'Hard hand' for occupied West Bank

Israel's military administration on the occupied West Bank intends to pursue a "hard-hand" approach to maintain order there -- including a firmer policy toward universities, according to military sources here.

This policy, they say, will not be affected by international and some local criticism of the Israel Army response to a series of stone-throwing demonstrations in several towns last week, incidents in which 11 West Bank youths were injured by soldiers' bullets.

The demonstrations followed the closure by Israeli military authorities for one week of Bir Ziet University on the West Bank because its Palestinian students staged a "Palestine week," including anti-Israel speeches, without obtaining prior military approval.

Israeli military sources credit the "hard-hand" policy, put into full force after the resignation of former defense minister Ezer Weisman last May, with the quiet that prevailed on the West Bank for the five months preceding last week's outbursts.

But concerned West Bankers argue that the demonstrations prove that protest will continue to erupt, if less frequently, even under the "hard-hand" policy. They point out that these outbursts occurred even though activity by elected West Bank political leaders has been effectively banned by restricting their movement. And while two prominent West Bank leaders -- former mayors Muhammad Milhem of Halhul and Fahd Kawasmeh of Hebron -- sit in jail awaiting an Israeli high court decision on their deportation.

Moreover, West Bankers and some Israeli establishment critics claim that the shootings and the university closure will only incite further protest. The English-language daily, the Jerusalem Post, which supports the opposition Labor Party, editorialized after the disruptions that "a military treatment" is being sought for a problem proved "susceptible . . . to none but a political solution."

The hard-hand policy was adopted last spring after several months of growing unrest and a deepening level of political organization on the West Bank. It had two principal aims: to restrict the nationalistic political activity that military authorities considered to be behind the growing unrest, and to crack down hard on demonstrators, especially stone-throwers.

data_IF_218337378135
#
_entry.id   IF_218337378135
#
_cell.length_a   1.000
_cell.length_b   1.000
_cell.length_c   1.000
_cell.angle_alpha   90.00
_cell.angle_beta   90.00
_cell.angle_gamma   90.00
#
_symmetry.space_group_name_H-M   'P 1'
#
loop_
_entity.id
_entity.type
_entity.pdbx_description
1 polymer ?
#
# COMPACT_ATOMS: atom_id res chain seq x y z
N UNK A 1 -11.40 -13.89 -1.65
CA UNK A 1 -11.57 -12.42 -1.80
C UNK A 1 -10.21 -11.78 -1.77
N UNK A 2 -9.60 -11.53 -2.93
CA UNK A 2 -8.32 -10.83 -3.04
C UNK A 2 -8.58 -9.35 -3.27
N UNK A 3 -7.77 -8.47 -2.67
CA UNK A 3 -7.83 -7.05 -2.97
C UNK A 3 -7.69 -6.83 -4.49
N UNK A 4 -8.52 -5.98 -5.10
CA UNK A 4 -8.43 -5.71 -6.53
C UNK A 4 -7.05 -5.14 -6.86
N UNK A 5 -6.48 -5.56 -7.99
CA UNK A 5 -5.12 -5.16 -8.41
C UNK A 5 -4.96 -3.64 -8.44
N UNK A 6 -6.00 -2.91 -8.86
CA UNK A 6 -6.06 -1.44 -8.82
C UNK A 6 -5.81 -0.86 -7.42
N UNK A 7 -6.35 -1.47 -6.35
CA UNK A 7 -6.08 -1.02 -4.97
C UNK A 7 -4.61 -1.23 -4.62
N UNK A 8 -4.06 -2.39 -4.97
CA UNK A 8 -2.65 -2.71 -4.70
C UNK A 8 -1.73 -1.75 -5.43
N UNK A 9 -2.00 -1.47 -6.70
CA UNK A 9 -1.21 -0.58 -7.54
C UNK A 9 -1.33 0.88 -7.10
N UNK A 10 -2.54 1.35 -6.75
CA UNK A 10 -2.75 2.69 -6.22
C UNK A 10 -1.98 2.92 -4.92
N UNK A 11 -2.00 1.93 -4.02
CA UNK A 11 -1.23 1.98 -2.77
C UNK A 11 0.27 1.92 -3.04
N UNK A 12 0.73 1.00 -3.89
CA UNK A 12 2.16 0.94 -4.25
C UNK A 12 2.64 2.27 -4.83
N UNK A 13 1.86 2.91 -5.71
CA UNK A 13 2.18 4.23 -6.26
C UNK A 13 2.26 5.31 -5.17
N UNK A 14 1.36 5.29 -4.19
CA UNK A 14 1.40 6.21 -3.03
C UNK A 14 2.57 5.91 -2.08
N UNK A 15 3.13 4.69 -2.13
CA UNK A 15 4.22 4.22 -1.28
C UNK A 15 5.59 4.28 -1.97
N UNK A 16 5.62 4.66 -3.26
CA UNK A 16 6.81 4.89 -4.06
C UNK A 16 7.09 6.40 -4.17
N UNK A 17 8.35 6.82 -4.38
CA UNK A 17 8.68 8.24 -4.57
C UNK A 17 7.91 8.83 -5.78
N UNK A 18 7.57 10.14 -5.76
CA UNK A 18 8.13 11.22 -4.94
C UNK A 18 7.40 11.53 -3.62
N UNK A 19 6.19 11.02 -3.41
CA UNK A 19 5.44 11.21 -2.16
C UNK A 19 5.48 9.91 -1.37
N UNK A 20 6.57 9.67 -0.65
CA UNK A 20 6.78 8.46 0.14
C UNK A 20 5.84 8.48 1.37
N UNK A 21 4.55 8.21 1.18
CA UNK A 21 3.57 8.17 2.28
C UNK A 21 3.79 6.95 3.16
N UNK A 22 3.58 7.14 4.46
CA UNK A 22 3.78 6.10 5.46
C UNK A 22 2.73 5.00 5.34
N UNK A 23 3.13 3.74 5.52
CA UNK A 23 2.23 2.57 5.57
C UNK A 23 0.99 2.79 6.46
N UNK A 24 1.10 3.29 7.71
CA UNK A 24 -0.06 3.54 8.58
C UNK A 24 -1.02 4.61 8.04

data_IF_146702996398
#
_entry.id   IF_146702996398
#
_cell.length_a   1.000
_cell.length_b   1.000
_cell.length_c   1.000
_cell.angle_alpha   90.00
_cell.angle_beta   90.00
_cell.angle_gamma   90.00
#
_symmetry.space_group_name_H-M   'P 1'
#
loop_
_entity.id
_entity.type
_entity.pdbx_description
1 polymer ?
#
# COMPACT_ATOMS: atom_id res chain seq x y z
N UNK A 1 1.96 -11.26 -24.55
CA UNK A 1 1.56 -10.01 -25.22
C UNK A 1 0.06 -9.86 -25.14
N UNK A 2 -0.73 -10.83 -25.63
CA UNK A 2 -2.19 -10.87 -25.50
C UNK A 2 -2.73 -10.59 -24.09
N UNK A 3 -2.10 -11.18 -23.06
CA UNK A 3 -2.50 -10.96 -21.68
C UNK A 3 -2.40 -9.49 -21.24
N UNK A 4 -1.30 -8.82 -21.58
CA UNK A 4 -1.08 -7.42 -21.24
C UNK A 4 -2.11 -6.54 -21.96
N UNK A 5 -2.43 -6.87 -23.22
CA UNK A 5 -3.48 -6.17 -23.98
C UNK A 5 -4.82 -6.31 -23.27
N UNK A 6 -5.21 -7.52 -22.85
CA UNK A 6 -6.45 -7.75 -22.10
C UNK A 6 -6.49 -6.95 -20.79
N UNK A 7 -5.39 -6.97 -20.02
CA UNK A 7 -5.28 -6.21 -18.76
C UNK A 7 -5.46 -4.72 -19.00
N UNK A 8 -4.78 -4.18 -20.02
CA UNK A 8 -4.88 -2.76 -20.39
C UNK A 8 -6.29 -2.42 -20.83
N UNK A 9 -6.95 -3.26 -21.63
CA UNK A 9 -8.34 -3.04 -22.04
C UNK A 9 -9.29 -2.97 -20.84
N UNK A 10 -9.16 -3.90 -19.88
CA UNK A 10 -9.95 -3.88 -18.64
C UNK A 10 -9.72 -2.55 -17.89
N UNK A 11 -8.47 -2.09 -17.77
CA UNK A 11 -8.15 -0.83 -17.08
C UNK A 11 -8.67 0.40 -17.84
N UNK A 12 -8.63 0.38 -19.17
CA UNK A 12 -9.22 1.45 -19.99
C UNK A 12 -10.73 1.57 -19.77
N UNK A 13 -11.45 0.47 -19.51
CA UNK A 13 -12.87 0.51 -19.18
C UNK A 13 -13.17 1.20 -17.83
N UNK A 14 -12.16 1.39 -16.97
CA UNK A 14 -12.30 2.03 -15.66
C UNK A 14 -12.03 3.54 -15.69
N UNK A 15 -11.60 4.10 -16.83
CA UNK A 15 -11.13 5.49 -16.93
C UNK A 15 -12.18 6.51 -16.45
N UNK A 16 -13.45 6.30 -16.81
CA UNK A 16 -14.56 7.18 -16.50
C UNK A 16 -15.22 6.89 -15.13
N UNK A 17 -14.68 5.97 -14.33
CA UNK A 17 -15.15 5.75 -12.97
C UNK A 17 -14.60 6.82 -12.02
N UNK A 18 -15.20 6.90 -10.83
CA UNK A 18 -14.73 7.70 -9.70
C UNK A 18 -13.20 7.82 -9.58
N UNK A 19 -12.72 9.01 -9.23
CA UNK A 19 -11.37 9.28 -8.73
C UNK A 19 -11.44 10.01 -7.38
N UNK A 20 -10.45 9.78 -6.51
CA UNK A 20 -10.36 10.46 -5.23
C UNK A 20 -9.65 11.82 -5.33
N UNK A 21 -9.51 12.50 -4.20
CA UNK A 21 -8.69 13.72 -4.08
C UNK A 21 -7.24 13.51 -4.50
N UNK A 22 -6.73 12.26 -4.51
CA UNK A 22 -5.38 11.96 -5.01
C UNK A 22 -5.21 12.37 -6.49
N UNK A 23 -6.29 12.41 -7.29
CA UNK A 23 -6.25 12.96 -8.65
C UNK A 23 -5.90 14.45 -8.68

Although the policy was discussed before the resignation of Ezer Weizman, it was mainly implemented after his departure and following the murder of six Jewish soldier-students in Hebron, both of which occurred in May. While strong tactics were sometimes used under Mr. Weizman, the former defense chief had a sensitive eye for public opinion and was willing to change or even rescind an action he thougt might make Israel look bad at home or abroad. Thus, he reversed a decision to expel Nablus Mayor Bassam Shaka in November 1979.

After Mr. Weizman's resignation, however, the defense portofolio was taken on by Prime Minister Menachem Begin, who had little time for policymaking on running the West Bank. According to several articles in the Israeli press, West Bank policy is now both formulated and executed by armed forces Chief of Staff Rafael Eitan, who, in the words of Jerusalem Post military correspondent Hirsh goodman, "sees problems through one set of lenses only: security."

The hard-hand approach toward demonstrators included, last spring, collective all-night roundups of refugee camp males in camps where youths had stoned military vehicles, and in one case the banishment of a stone-thrower's parents to a deserted desert camp in Jericho.

Chief of Staff Eitan insisted after last week's shootings that the order to open fire on students was given only after soldiers' lives were in danger and had been preceded by shouted warnings and firing in the air.

Defense sources said soldiers who were filmed firing from rooftops fired only warning shots. When asked why tear gas or rubber bullets were not used, a military informant replied, "The soldiers didn't expect this trouble. They didn't have time to prepare themselves."

Labor Party's Eve Yossi Sarid demanded an investigation into whether Army policy toward demonstrators had changed.

West Bank military authorities view the universities as a prime source of political agitation. They say that with the reopening of Bir Zeit University, the new military line wil be "not to give in to incites even if this involves frontal clashes with protesters and university heads."

A new higher education law, adopted by Isralei authorities but called illegal by West Bankers, requires universities there to apply annually to the military for license renewals. New faculty and students must receive written military approval before joining any university.

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